Heyes and Curry pulled their hats down, tightening the stampede strings and squinting their eyes against the dust being whipped around by the gusts of wind scurrying down the street.
“Remind me why we’re here, Heyes.”
“Because Lom wired us to come meet Lancaster here to do a favor for the Governor’s goddaughter.”
“Favor -- so we won’t get paid.”
They both gave disgruntled sighs. They were tired and sick of being jostled for the three days it took the stagecoach to reach Albuquerque, New Mexico. They looked around as best the dusty wind permitted – no one.
Finally a wagon pulled up.
“Mr. Smith? Mr. Jones?” the driver called out.
He got down and held out his hand. “I’m Lars Lancaster, so glad you could come.”
They shook his hand. Heyes, as usual, took the lead. “We’re pleased to be here, but I don’t think you’re the Governor’s goddaughter.”
“No,” the tall, blond stranger laughed, “That would be my wife, Lucy.”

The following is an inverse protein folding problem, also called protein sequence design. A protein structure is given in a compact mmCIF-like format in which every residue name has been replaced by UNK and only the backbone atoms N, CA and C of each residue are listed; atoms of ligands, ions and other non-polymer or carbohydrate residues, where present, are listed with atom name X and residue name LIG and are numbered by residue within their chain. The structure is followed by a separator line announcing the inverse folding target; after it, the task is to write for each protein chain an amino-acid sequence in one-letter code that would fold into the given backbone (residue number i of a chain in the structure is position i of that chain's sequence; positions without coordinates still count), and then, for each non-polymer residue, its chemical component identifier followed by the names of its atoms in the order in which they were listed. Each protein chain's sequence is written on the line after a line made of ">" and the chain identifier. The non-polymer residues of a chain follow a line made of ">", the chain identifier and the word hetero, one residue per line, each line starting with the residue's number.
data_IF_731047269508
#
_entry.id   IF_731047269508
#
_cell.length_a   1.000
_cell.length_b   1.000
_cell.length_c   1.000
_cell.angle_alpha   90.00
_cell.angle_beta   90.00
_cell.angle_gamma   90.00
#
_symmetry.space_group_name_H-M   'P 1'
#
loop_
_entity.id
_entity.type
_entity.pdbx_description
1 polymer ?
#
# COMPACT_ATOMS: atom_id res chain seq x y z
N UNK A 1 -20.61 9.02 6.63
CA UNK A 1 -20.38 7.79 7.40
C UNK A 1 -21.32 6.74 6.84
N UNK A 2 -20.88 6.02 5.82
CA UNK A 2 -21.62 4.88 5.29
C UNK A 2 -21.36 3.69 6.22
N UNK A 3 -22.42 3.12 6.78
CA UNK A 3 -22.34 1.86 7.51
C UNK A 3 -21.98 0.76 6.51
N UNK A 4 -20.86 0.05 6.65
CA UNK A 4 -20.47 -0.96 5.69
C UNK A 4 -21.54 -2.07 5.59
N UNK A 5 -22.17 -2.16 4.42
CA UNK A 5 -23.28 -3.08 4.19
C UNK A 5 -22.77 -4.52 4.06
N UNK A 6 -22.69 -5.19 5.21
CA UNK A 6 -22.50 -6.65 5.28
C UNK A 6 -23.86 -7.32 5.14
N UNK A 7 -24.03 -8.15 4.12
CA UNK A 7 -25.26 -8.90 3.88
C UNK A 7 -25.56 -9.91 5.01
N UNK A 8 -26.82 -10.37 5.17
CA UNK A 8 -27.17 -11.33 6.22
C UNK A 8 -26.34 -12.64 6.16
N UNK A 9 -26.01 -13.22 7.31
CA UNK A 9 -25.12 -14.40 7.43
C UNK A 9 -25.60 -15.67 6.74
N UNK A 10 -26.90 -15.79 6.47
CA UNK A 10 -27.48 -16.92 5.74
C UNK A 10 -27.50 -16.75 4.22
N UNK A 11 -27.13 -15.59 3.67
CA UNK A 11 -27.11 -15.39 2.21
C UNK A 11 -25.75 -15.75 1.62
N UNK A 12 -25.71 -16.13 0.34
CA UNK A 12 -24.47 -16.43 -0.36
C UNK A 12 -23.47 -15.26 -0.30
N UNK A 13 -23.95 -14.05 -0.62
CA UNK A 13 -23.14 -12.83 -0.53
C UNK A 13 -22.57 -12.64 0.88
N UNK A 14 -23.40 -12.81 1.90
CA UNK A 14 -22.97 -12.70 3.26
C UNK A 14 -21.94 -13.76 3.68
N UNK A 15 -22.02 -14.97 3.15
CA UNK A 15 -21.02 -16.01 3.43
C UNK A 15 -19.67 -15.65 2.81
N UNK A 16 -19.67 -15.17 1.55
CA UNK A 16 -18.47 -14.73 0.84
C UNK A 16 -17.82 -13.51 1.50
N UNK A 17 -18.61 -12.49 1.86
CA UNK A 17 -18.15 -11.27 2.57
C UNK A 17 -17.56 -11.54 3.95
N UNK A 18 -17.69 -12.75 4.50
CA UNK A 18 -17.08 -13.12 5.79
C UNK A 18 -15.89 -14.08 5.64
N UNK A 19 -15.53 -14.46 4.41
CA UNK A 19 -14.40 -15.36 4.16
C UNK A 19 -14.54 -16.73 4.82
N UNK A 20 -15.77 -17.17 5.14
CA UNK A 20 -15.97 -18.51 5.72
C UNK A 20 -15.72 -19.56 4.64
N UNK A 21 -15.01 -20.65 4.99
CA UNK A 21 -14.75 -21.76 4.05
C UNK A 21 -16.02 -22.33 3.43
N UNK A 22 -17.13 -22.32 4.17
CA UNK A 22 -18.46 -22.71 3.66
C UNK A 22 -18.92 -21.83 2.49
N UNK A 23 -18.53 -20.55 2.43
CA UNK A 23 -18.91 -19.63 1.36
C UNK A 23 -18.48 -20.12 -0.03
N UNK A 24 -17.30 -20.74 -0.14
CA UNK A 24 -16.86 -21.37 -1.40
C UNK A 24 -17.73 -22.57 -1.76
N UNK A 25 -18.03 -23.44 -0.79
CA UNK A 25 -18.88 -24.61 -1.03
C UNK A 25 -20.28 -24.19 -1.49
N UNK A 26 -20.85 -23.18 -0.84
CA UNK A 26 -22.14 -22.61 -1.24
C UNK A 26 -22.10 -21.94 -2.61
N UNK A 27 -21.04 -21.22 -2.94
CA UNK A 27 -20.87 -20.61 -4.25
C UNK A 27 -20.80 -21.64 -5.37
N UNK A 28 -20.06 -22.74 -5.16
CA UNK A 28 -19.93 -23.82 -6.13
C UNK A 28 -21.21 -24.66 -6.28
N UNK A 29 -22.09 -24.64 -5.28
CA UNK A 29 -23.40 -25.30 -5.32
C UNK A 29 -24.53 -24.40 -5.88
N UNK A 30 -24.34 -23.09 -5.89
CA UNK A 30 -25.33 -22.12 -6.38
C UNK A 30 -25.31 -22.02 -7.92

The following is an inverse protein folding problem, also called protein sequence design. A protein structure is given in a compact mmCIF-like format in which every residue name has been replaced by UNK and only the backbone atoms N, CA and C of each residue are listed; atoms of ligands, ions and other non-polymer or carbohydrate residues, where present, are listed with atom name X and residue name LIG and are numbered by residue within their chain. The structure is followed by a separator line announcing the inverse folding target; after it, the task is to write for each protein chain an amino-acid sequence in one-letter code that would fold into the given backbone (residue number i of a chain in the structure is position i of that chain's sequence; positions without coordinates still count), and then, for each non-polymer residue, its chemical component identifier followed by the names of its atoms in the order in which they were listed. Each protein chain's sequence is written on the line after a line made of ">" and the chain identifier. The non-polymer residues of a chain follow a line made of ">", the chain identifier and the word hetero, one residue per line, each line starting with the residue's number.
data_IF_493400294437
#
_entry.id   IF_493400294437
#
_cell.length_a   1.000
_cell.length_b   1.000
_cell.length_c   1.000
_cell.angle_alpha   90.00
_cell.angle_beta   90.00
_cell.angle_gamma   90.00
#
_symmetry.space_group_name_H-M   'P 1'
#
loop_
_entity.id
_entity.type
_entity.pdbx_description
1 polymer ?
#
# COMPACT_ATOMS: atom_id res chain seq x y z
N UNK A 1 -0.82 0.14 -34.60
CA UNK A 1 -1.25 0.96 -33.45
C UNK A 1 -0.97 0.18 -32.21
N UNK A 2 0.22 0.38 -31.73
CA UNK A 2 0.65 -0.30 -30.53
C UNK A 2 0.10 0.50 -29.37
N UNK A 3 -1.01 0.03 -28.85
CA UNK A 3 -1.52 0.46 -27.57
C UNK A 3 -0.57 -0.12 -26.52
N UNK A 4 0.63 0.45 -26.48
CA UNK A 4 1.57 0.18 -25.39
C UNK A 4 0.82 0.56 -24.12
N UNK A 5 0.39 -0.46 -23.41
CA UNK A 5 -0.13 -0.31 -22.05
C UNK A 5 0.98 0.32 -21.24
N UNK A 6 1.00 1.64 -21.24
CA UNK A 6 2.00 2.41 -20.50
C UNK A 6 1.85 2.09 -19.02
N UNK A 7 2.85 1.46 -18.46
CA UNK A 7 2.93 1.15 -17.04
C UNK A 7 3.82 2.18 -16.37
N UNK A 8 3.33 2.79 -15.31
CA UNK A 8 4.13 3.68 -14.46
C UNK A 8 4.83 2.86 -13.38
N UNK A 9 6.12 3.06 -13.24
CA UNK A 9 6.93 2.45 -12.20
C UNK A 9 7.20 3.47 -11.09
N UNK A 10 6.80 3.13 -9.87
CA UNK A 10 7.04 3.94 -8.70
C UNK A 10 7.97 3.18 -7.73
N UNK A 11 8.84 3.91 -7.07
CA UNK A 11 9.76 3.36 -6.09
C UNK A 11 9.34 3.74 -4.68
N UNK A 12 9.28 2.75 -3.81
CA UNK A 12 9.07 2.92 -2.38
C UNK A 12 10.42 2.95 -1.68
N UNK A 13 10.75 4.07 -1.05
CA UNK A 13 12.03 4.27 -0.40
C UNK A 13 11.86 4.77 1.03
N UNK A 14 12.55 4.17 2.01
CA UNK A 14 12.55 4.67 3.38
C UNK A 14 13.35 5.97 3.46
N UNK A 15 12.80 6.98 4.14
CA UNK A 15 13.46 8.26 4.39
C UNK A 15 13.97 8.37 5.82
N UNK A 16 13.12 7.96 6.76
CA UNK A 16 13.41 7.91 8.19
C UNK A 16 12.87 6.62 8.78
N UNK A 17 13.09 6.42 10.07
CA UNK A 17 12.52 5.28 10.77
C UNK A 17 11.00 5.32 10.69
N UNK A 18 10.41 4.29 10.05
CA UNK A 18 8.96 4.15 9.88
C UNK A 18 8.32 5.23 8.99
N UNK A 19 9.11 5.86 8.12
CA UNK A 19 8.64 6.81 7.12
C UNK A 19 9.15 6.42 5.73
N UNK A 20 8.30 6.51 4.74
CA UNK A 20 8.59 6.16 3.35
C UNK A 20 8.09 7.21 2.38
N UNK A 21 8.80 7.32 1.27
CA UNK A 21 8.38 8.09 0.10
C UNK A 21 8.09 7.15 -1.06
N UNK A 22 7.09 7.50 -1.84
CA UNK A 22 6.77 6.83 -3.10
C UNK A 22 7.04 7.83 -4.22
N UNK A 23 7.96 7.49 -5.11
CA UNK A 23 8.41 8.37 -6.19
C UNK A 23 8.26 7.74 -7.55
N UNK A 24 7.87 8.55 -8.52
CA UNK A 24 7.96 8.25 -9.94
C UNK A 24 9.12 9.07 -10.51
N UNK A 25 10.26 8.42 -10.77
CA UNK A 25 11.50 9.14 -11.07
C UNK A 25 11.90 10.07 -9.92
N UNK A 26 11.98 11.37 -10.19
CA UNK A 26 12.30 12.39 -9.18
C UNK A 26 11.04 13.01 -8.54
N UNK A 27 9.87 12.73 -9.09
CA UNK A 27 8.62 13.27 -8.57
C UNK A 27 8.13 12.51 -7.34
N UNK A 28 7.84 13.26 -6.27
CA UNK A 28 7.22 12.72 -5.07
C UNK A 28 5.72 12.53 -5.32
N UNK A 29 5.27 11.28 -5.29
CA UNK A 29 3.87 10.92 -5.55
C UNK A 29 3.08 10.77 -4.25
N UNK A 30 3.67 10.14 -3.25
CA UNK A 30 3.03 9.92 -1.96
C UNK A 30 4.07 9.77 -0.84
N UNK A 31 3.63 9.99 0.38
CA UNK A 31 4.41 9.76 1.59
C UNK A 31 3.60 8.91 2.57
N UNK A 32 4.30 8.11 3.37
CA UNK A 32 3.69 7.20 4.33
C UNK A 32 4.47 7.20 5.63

“Lars and Lucy Lancaster?” The Kid whispered to Heyes with a smirk. Heyes gave him a look and turned to their host.
“What exactly is it that we can do for you.”
“Let’s head back to the ranch, I need to get the supplies home, and I can explain on the way.”
“Uncle Wilson said that we could count on you to provide some intelligent security here.”
“Security?” the Kid queried, “there a range war or somethin’ goin’ on, ‘cuz we don’t hire out our guns, even for the Governor.”
“No, nothing like that.”
“Water rights?” Heyes hazarded.
“No, or, at least, not really,” Lars answered. “Lucy can explain better than I. We just have an important race coming up and want a guard for our prize entrant.”
“Oh, you race horses?” Heyes asked.
“No, not exactly, let Lucy explain it to you.”
With that silence descended until they reached the ranch, the jostling and creaking of the wagon, making conversation difficult.